As we know, good leadership is about vision, empathy and passion for governance. But then, the hearts of those who use blackmail as a means of economic survival tell us a great story about how politics is played in this part of the world. This is why the electorate must shine their eyes before falling victim to fringe individualistic promises which have the potential of falling flat on their faces. With the situation of things on ground, coupled with the urgency to make things work better, the electorate must look beyond party affiliations for a successor who has the capacity to inject a clear strategy and unprejudiced accountability to deal with inherent crises as well as focus on development. Such a candidate must be prepared to devote more energy to “unlocking the growth momentum and improved conditions” than Aregbesola’s government has done with his mandate.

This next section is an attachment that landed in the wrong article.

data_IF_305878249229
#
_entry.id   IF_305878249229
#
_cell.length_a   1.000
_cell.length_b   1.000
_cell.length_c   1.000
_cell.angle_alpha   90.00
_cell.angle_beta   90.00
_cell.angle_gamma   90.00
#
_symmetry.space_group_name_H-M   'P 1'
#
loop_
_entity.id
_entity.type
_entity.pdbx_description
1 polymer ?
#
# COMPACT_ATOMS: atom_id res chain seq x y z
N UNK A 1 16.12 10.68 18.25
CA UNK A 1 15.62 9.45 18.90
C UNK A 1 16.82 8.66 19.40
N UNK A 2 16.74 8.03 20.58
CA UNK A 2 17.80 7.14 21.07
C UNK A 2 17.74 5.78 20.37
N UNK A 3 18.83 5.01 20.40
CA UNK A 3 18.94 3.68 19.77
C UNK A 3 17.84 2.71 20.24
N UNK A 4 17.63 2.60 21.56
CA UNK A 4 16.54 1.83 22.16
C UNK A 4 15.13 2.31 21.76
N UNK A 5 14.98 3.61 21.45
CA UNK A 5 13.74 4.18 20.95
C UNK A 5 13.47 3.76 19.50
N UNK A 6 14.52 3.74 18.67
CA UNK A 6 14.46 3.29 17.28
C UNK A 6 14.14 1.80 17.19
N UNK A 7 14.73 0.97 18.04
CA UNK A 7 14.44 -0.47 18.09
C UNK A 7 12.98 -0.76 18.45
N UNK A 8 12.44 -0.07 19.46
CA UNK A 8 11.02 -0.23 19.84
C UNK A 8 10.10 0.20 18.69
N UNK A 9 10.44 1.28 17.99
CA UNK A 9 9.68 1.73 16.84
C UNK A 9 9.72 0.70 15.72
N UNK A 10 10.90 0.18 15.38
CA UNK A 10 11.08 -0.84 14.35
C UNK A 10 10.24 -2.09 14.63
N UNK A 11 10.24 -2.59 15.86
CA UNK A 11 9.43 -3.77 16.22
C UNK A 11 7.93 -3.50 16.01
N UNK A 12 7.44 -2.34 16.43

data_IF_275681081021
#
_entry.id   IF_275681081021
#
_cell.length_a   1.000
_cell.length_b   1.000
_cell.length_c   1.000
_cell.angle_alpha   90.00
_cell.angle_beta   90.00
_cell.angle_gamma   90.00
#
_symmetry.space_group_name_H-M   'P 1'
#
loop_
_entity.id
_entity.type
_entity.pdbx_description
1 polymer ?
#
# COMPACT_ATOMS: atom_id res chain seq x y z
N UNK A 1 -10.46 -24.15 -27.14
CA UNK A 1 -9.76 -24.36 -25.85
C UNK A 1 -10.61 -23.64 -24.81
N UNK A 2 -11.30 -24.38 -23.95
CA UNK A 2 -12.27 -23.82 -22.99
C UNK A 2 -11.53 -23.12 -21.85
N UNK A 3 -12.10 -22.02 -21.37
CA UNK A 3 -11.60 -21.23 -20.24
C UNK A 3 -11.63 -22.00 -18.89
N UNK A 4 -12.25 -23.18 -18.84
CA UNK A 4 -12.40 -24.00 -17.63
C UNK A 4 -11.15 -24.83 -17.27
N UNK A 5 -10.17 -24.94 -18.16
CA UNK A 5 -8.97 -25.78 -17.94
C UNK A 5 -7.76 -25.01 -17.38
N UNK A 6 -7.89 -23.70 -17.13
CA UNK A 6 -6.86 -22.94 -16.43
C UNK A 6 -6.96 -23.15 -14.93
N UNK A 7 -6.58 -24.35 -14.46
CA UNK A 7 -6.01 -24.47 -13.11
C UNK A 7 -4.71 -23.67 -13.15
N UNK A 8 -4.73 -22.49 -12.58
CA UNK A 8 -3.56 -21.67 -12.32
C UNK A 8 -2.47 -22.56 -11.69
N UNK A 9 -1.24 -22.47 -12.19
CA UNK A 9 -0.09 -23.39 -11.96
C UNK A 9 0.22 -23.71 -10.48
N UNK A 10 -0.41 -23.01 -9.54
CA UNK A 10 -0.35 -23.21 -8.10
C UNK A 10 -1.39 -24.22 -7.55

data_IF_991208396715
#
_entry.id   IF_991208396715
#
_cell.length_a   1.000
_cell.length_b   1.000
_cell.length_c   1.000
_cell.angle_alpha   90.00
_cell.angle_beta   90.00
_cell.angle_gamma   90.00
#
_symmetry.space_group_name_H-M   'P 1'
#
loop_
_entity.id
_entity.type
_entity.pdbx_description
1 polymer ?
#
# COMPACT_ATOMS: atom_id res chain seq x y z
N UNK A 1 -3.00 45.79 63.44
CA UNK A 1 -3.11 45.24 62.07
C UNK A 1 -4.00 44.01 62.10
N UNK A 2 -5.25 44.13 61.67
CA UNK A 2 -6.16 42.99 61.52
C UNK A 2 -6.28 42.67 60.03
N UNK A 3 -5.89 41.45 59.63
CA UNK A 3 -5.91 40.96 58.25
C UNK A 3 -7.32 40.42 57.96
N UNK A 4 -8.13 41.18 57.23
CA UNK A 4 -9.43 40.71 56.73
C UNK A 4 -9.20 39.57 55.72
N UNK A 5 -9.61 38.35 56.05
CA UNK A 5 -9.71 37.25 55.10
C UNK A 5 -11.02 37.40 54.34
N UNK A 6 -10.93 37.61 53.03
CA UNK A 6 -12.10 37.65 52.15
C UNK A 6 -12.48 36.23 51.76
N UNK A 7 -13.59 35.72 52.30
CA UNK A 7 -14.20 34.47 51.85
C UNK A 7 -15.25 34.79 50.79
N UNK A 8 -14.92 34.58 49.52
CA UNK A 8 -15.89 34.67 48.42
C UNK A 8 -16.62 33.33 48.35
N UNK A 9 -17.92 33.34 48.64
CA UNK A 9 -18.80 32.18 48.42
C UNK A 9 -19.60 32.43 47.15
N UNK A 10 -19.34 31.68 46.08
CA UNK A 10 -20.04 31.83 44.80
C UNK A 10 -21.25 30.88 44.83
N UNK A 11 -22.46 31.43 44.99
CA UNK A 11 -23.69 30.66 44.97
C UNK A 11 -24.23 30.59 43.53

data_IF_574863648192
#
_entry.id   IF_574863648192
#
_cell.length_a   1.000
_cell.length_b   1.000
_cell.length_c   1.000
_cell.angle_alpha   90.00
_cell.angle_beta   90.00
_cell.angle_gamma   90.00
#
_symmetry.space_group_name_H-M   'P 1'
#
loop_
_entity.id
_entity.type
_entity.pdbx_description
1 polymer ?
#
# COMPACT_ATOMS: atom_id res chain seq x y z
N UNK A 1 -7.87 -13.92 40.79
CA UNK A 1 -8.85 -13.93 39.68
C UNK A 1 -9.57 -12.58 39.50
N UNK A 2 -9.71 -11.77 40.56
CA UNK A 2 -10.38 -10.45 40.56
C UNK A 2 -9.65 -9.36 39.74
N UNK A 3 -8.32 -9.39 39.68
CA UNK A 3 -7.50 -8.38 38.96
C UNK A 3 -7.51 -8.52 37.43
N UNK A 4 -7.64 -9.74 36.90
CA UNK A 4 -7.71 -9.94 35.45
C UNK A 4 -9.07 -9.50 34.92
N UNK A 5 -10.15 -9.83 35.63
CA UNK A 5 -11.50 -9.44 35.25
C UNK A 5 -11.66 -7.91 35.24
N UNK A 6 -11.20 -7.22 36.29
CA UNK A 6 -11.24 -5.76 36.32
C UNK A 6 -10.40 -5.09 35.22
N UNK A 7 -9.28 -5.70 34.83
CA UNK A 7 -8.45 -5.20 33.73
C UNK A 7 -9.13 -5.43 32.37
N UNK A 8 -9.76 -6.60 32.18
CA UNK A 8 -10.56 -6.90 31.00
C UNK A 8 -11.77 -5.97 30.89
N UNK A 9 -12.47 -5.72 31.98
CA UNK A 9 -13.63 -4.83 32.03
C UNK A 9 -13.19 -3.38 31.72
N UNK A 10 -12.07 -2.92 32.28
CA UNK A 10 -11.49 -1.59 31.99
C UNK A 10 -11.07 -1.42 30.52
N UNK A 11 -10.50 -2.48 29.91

As we approach this election, we should be concerned with aspirations that have the capacity to trap our future in a darkroom of uncertainty. For instance, it is our duty to ask any candidate who wants to succeed Aregbesola what he or she has to offer, different from what we are currently enjoying in the state. A candidate who makes payment of ‘full salary’ the pivot of his campaign without telling us how he intends to shore up the state’s Internally Generated Revenue will only be insulting our collective intelligence and must be denied the opportunity of over-stretching the texture of our existence. A flag bearer who has shown himself as a rather poor advertisement for academic excellence is only living on borrowed time as he cannot “promote functional education” with a view to eradicating “the frustration of youths caused by education that does not lead to employment.’’